# Thread: local uniqueness

1. if a function ls locally lip then considering this diff eq x'(t)= f(x(t) where now x and y are solutions of the DE on some interval J
and x(s)=y(s) for some s in J. then how can I prove that there exists a positive number delta such that x=y on (s-delta, s+delta)∩ J

2. The proof of the converts the original IVP
\begin{align*}
x'(t)&=f(x(t))\\
x(t_0)&=x_0
\end{align*}
into an integral equation
$x(t)=x_0+\int_{t_0}^tf(x(s))\,ds.\qquad{(*)}$
Define an operator $P(x)(t)=x_0+\int_{t_0}^tf(x(s))\,ds$, so (*) becomes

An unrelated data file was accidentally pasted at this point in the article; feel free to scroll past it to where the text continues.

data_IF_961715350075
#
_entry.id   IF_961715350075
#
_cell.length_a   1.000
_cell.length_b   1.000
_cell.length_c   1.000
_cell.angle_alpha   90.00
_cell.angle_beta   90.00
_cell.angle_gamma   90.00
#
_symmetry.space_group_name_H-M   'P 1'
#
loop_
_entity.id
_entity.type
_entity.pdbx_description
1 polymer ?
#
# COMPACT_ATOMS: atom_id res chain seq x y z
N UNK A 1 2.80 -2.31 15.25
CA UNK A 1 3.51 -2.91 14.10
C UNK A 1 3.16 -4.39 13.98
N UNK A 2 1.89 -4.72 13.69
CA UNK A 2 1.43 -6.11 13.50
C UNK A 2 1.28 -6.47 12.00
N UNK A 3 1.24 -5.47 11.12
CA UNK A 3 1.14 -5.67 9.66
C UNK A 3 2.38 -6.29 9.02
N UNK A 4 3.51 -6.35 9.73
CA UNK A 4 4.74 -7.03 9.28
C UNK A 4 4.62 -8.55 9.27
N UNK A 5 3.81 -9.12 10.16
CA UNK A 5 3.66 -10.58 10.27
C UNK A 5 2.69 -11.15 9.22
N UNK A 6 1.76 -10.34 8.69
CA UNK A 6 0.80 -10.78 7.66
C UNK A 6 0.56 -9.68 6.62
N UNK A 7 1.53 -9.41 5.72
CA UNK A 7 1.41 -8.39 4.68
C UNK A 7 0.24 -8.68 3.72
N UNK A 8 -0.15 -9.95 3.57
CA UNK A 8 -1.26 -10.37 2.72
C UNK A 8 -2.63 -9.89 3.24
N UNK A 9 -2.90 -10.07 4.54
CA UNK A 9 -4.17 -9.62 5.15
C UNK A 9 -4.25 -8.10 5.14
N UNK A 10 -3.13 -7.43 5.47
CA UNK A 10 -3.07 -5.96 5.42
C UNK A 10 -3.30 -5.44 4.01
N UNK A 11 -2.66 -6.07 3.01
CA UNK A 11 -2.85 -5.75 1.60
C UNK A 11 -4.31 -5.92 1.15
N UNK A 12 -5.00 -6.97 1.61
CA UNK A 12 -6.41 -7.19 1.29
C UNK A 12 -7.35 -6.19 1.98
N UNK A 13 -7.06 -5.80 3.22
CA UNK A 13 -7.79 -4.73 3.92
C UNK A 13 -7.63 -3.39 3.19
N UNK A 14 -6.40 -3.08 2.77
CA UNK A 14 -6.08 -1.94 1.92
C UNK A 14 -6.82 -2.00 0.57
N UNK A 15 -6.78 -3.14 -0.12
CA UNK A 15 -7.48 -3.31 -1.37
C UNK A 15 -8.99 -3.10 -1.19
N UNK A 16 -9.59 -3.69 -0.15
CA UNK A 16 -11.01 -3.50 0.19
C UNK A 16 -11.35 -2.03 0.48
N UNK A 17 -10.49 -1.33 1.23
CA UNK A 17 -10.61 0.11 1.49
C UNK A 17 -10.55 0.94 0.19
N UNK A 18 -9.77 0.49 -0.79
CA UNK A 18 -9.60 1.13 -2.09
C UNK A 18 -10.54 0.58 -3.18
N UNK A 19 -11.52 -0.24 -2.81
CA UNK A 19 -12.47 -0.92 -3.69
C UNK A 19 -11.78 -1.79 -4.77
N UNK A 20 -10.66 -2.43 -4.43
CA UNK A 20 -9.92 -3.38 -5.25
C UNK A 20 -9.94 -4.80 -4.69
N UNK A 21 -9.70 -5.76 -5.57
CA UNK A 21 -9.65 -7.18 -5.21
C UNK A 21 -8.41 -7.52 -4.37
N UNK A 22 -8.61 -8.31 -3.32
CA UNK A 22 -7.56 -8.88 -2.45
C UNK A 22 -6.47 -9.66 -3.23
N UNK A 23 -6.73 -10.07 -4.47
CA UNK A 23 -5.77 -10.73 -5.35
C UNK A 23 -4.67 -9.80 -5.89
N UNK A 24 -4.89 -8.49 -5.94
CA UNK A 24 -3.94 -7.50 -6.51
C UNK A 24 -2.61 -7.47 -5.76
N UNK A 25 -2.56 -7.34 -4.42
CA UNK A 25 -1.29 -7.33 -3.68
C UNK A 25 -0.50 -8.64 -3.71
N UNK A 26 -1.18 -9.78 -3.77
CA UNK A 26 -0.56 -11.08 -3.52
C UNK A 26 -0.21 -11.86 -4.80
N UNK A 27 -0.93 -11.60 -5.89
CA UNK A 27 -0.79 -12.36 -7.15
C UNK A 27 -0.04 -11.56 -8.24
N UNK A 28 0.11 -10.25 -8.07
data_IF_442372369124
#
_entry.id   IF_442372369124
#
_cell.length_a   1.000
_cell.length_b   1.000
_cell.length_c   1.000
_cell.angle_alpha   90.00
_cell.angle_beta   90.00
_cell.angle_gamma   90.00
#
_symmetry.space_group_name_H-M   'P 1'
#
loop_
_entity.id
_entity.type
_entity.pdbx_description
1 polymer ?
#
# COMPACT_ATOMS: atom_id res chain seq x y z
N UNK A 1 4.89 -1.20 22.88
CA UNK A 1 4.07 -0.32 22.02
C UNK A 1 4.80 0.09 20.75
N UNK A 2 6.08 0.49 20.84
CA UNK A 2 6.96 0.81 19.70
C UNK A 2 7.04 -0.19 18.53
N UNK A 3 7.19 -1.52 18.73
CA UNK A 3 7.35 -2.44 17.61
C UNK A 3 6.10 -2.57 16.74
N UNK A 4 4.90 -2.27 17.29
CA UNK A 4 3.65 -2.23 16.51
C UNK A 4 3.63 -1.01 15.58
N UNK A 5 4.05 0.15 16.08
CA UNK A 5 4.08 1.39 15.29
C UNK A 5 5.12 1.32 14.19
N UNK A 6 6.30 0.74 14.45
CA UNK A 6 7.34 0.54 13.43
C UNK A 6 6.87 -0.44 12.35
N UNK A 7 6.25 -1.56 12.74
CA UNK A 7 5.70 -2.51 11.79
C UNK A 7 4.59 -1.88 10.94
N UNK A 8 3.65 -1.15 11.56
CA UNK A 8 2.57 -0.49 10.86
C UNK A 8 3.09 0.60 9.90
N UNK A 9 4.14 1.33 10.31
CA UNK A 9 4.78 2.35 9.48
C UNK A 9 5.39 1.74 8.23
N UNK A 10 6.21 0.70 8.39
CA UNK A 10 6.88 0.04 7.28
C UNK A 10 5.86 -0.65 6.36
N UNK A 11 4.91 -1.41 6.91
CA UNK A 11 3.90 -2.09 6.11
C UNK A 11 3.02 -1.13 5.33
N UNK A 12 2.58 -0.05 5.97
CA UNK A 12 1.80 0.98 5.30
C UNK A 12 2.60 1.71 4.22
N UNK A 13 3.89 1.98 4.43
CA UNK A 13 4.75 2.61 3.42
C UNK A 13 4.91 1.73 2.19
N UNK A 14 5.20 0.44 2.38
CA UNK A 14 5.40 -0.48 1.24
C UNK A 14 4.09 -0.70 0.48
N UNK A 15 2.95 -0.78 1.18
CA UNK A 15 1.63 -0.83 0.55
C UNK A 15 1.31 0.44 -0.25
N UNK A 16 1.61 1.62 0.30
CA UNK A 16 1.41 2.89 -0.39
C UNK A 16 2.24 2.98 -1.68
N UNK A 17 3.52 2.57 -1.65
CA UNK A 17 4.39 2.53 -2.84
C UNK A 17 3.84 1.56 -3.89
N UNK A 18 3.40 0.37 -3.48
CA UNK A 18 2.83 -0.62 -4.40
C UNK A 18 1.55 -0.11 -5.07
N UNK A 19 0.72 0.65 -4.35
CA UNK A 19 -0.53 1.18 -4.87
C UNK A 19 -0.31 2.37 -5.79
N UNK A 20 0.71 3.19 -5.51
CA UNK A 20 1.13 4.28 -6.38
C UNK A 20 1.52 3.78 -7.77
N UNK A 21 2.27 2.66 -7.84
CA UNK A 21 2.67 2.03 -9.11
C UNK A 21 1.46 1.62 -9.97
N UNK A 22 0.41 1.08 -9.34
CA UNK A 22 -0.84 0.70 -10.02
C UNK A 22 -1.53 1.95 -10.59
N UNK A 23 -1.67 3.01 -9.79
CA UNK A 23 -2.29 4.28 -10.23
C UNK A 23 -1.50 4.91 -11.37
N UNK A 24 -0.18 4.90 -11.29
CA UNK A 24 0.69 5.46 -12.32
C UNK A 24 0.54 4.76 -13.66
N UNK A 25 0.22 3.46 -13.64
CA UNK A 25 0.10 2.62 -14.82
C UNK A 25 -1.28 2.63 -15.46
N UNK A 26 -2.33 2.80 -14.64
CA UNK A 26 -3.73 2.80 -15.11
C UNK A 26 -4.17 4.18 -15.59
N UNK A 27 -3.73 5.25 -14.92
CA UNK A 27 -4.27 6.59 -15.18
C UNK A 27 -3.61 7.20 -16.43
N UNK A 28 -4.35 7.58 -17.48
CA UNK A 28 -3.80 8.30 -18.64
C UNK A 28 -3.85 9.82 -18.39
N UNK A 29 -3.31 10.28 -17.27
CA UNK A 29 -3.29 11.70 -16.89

$x(t)=P(x).$
Thus, $x(t)$ is a fixpoint of $P$ iff $x(t)$ is a solution to the original IVP. The proof shows that there exists a $\delta$ such that $P$ is a contraction on $C[t_0-\delta,t_0+\delta]$ and thus has a unique fixpoint. Therefore, the solution to the IVP is also unique.

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